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String instrument
Related instruments
Traditional Chinese 熱瓦甫
Simplified Chinese 热瓦甫
Alternative Chinese name
Traditional Chinese 熱瓦普
Simplified Chinese 热瓦普
Second alternative Chinese name
Traditional Chinese 拉瓦波
Simplified Chinese 拉瓦波
Third alternative Chinese name
Traditional Chinese 喇巴卜
Simplified Chinese 喇巴卜

The rawap (Uyghur: راۋاپ, равап) is a fretless plucked long-necked stringed instrument used in folk music by residents of the Uyghur Chinese autonomous region of Xinjiang, Western China. [1] The history of the instrument dates back to the 14th century in southern Xinjiang. It is an instrument of the Tajiks and Uzbeks. It's particularly associated with Uyghur music and culture.[2][3][4][5]


A man playing a rawap in a shop in Kashgar, Xinjiang, China

The body of the instrument is a constructed box, a bowl (like the Neapolitan mandolin or the lute), or else the neck and bowl are carved from a single piece of mulberry wood. It is used to accompany songs, and is less common with larger instrumentation. Instead of a wooden soundboard, the opening across the top of the bowl has a dried snakeskin stretched across like on a banjo; alternatively, the hide of a donkey or sheep is used. It is strung with between three and nine strings, which run across the skin membrane on the bottom, up the long fretboard and connect to a pegbox, curved backward 180 degrees. Only some strings are struck with a plectrum. The rest are sympathetic strings, vibrating in reaction to the actively played strings. Something that sets this instrument apart visually are lateral extension above the wooden bowl, decorated goat horns mounted on the neck, curving toward the bowl. The neck is inlaid decorated. While the fingerboardis not fretted, photos of the instruments show that some instruments do have strings tied around the neck in the position of frets.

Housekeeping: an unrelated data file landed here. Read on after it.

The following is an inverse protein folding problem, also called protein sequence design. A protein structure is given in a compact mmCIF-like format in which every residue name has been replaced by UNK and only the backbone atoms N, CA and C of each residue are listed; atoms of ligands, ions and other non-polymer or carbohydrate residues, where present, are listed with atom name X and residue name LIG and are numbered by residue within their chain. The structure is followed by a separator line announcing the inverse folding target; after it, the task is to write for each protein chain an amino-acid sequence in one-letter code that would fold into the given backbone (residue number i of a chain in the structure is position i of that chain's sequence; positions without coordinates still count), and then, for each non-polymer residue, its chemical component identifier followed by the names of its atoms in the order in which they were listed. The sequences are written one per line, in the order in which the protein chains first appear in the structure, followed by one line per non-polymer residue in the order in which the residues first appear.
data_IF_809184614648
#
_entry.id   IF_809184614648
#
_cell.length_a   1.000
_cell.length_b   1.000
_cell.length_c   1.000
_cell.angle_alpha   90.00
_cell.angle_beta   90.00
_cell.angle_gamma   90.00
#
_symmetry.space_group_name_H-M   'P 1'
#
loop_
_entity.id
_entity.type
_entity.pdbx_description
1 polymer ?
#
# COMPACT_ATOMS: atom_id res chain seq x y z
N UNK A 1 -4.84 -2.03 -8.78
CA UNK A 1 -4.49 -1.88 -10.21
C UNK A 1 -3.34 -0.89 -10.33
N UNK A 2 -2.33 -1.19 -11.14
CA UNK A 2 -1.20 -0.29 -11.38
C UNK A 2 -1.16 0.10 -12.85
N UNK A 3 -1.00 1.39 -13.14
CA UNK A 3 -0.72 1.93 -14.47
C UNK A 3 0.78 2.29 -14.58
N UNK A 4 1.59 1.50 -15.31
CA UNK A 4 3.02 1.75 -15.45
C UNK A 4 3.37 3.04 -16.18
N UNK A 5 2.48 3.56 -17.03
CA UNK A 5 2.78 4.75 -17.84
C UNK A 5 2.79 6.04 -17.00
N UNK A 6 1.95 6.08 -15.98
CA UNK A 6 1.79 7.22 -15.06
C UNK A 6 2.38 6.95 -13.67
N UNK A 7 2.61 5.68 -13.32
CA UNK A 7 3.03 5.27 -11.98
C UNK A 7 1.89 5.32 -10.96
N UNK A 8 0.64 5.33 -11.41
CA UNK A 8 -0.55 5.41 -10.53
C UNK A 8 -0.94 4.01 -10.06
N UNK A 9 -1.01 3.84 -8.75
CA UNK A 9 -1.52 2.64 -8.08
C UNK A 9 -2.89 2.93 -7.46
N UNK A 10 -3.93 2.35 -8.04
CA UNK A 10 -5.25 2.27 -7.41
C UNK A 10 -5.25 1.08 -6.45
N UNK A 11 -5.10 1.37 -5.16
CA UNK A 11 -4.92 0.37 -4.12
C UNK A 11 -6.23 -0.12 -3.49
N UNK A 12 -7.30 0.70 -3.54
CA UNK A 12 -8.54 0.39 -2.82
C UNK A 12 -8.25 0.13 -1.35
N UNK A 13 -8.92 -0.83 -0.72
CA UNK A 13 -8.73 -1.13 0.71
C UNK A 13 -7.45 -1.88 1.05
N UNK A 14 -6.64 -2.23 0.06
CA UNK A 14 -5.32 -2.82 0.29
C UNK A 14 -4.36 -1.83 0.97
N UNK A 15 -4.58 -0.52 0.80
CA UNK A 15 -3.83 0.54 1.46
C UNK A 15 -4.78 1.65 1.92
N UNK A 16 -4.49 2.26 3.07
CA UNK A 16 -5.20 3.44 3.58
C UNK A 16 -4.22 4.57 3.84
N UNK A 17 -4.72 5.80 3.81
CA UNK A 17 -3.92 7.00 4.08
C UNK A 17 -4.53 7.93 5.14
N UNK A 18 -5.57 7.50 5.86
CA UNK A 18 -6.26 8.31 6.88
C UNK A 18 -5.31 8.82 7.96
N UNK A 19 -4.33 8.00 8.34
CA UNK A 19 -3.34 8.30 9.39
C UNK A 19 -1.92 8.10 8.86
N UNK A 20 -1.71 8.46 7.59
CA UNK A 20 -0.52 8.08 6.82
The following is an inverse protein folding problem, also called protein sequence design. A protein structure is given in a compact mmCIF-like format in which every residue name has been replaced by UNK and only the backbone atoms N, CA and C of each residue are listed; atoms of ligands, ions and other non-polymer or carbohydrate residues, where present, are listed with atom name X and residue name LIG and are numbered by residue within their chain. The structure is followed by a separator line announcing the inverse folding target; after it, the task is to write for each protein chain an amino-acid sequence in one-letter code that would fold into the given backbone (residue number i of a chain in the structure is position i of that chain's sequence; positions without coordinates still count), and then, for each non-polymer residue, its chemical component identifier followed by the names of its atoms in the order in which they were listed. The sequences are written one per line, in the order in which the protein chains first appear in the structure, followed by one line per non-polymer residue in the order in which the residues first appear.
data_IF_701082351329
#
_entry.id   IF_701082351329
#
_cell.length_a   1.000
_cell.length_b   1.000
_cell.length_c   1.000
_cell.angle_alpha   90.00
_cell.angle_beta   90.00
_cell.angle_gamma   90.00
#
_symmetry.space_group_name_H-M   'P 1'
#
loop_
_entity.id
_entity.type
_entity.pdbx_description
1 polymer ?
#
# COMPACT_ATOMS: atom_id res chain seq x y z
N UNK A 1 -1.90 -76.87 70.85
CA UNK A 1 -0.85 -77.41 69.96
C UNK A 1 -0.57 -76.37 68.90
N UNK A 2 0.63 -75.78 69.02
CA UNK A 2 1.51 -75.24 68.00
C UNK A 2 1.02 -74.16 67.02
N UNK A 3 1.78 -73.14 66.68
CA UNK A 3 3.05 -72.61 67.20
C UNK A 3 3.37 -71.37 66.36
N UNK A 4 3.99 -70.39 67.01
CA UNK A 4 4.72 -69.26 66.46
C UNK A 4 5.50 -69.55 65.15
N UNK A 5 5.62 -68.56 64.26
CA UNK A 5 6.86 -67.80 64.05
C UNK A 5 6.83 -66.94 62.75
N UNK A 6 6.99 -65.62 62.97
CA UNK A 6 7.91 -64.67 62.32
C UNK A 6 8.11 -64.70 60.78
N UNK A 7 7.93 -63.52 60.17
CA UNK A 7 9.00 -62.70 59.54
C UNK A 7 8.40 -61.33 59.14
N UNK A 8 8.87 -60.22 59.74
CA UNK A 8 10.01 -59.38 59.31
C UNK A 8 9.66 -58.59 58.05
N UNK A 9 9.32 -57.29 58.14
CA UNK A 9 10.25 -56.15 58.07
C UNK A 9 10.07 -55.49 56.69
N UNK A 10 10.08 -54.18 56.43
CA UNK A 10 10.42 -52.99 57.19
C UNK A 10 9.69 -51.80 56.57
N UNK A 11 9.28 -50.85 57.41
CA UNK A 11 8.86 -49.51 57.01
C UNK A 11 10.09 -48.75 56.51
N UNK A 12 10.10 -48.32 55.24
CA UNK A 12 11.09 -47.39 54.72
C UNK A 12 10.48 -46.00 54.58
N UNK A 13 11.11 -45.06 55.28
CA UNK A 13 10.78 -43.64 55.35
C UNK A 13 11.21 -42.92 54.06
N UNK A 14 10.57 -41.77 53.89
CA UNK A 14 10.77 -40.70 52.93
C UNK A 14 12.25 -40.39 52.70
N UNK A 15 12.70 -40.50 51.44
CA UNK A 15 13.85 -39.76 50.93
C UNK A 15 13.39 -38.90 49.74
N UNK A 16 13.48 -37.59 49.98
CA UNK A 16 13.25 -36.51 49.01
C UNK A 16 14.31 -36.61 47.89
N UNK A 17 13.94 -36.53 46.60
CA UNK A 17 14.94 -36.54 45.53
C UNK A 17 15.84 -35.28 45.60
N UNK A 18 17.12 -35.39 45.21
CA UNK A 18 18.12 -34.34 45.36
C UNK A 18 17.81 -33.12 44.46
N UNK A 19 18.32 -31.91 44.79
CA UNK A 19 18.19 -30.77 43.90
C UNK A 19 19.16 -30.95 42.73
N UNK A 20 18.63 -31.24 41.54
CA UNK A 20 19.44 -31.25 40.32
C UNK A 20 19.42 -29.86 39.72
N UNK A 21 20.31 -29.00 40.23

The body covered with snakeskin and stylized with horns

What the rawap is called among the Uyghurs varies according to each region, with names added as accessories. For example Kaxgar-Rawap is the variation of the town Kashgar. The design, size and style of play differ from one region to another. The Kaschgar-region instrument is 90 centimeters long, with strings tuned in fourths and fifths.

The rawap of the Dolan-population in the province Turpan has five melody strings. The first string is fingered and the others are resonance strings and drone strings.

For the Tajiks, the instrument is called a rebub and is made from the wood of the apricot tree. The Tajik model is about 70 centimeters long. In the 1930s, the Uzbeks created a slightly modified long-necked lute (rubob). The different forms are related to the rubob, an instrument Afghanistan.


Similar to a lute, it has 7 strings in 3 courses. Uyghur Rawaps have decorative goat horns above the body of the instrument and the body may be covered in hide or snakeskin. [3][4]

There are several varieties of rawap, among them: [3][4][5][6]

  • Kasgar Rawap 90 centimeters long 5, 6 or 7 strings, one used the rest sympathetic
  • Dolan Rawap - similar to the Afghan rubab, Dolan Muqam, one melody string, the rest sympathetic, pear shaped body
  • Qoychi Rawap - short herder's rawap Hotan region, 70 centimeters long, 2-3 pairs sheep gut strings
  • Qumul Rawap - used in Qumul Muqam
  • Bas Rawap - three strings
  • Caplima Rawap


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